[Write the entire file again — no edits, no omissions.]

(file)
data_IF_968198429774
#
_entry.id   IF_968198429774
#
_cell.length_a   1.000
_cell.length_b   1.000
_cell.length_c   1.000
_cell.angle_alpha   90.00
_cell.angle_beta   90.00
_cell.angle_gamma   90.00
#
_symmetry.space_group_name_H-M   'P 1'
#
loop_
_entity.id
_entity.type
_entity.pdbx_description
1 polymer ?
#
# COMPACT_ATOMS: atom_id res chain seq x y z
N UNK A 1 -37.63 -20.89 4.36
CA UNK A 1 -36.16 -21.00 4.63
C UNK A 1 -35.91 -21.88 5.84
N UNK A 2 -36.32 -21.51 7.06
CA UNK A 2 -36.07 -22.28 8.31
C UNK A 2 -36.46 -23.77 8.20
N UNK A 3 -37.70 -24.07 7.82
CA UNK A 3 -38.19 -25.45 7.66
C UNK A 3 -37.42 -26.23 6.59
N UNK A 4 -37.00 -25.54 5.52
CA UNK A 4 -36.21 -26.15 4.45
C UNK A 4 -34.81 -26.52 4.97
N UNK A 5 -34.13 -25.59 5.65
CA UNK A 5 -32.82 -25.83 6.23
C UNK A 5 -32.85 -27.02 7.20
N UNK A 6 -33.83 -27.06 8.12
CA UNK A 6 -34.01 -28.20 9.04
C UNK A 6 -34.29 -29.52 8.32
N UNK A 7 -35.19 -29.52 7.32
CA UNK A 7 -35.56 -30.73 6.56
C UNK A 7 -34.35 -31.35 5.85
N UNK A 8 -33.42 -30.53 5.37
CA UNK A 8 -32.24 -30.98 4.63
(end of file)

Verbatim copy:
data_IF_968198429774
#
_entry.id   IF_968198429774
#
_cell.length_a   1.000
_cell.length_b   1.000
_cell.length_c   1.000
_cell.angle_alpha   90.00
_cell.angle_beta   90.00
_cell.angle_gamma   90.00
#
_symmetry.space_group_name_H-M   'P 1'
#
loop_
_entity.id
_entity.type
_entity.pdbx_description
1 polymer ?
#
# COMPACT_ATOMS: atom_id res chain seq x y z
N UNK A 1 -37.63 -20.89 4.36
CA UNK A 1 -36.16 -21.00 4.63
C UNK A 1 -35.91 -21.88 5.84
N UNK A 2 -36.32 -21.51 7.06
CA UNK A 2 -36.07 -22.28 8.31
C UNK A 2 -36.46 -23.77 8.20
N UNK A 3 -37.70 -24.07 7.82
CA UNK A 3 -38.19 -25.45 7.66
C UNK A 3 -37.42 -26.23 6.59
N UNK A 4 -37.00 -25.54 5.52
CA UNK A 4 -36.21 -26.15 4.45
C UNK A 4 -34.81 -26.52 4.97
N UNK A 5 -34.13 -25.59 5.65
CA UNK A 5 -32.82 -25.83 6.23
C UNK A 5 -32.85 -27.02 7.20
N UNK A 6 -33.83 -27.06 8.12
CA UNK A 6 -34.01 -28.20 9.04
C UNK A 6 -34.29 -29.52 8.32
N UNK A 7 -35.19 -29.52 7.32
CA UNK A 7 -35.56 -30.73 6.56
C UNK A 7 -34.35 -31.35 5.85
N UNK A 8 -33.42 -30.53 5.37
CA UNK A 8 -32.24 -30.98 4.63